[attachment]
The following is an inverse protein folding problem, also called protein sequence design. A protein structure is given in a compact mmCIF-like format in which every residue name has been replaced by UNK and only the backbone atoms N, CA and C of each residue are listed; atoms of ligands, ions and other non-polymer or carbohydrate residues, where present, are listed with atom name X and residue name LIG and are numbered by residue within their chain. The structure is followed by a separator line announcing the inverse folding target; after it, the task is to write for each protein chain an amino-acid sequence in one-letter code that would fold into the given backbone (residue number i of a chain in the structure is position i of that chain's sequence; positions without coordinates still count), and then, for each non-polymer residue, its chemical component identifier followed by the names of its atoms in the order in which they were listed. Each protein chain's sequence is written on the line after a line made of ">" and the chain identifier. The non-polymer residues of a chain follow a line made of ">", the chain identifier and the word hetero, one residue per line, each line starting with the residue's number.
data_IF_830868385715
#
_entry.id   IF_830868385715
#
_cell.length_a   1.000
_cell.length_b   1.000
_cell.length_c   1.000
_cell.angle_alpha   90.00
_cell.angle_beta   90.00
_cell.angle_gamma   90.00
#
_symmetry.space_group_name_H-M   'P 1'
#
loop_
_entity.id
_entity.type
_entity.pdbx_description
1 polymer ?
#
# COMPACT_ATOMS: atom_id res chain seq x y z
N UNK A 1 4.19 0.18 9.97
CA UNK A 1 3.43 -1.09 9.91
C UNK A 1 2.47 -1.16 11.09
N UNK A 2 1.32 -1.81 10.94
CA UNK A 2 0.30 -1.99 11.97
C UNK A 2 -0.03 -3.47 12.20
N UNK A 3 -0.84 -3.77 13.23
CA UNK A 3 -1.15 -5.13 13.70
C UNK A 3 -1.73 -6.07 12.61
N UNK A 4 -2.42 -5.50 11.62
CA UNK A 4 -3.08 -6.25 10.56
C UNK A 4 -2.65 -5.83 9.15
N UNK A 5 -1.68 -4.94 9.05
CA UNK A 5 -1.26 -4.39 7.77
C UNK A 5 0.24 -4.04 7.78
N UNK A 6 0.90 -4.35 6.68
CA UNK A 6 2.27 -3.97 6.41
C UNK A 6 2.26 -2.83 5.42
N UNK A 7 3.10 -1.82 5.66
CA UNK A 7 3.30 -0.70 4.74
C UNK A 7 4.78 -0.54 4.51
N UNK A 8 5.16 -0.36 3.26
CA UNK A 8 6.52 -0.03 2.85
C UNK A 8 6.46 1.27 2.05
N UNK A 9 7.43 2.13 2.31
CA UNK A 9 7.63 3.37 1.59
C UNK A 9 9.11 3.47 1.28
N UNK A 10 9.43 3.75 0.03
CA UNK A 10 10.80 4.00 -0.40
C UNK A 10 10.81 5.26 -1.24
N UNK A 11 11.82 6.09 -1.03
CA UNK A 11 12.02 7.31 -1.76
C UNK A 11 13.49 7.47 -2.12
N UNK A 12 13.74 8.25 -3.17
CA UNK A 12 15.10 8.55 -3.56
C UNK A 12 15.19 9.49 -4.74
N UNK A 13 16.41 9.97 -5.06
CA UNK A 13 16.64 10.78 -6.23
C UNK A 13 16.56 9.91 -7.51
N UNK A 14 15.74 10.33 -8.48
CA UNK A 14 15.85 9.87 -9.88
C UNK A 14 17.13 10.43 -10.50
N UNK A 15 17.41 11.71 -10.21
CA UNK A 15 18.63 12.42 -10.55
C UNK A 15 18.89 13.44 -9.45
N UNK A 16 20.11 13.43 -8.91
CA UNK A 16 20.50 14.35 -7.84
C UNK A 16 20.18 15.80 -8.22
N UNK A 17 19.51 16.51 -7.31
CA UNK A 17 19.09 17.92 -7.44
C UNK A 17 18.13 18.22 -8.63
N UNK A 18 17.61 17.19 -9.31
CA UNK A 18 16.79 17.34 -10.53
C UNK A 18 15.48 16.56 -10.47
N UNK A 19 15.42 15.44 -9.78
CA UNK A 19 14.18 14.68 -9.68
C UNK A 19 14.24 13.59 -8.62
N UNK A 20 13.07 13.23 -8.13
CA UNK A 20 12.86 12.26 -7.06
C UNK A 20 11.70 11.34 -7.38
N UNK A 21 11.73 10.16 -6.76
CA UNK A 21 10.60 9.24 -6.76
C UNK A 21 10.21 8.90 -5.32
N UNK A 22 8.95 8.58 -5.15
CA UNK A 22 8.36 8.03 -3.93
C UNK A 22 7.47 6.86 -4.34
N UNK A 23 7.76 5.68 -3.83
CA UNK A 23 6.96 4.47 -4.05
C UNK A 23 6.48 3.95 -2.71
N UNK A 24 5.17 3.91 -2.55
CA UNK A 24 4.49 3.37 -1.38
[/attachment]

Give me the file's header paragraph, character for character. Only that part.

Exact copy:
The following is an inverse protein folding problem, also called protein sequence design. A protein structure is given in a compact mmCIF-like format in which every residue name has been replaced by UNK and only the backbone atoms N, CA and C of each residue are listed; atoms of ligands, ions and other non-polymer or carbohydrate residues, where present, are listed with atom name X and residue name LIG and are numbered by residue within their chain. The structure is followed by a separator line announcing the inverse folding target; after it, the task is to write for each protein chain an amino-acid sequence in one-letter code that would fold into the given backbone (residue number i of a chain in the structure is position i of that chain's sequence; positions without coordinates still count), and then, for each non-polymer residue, its chemical component identifier followed by the names of its atoms in the order in which they were listed. Each protein chain's sequence is written on the line after a line made of ">" and the chain identifier. The non-polymer residues of a chain follow a line made of ">", the chain identifier and the word hetero, one residue per line, each line starting with the residue's number.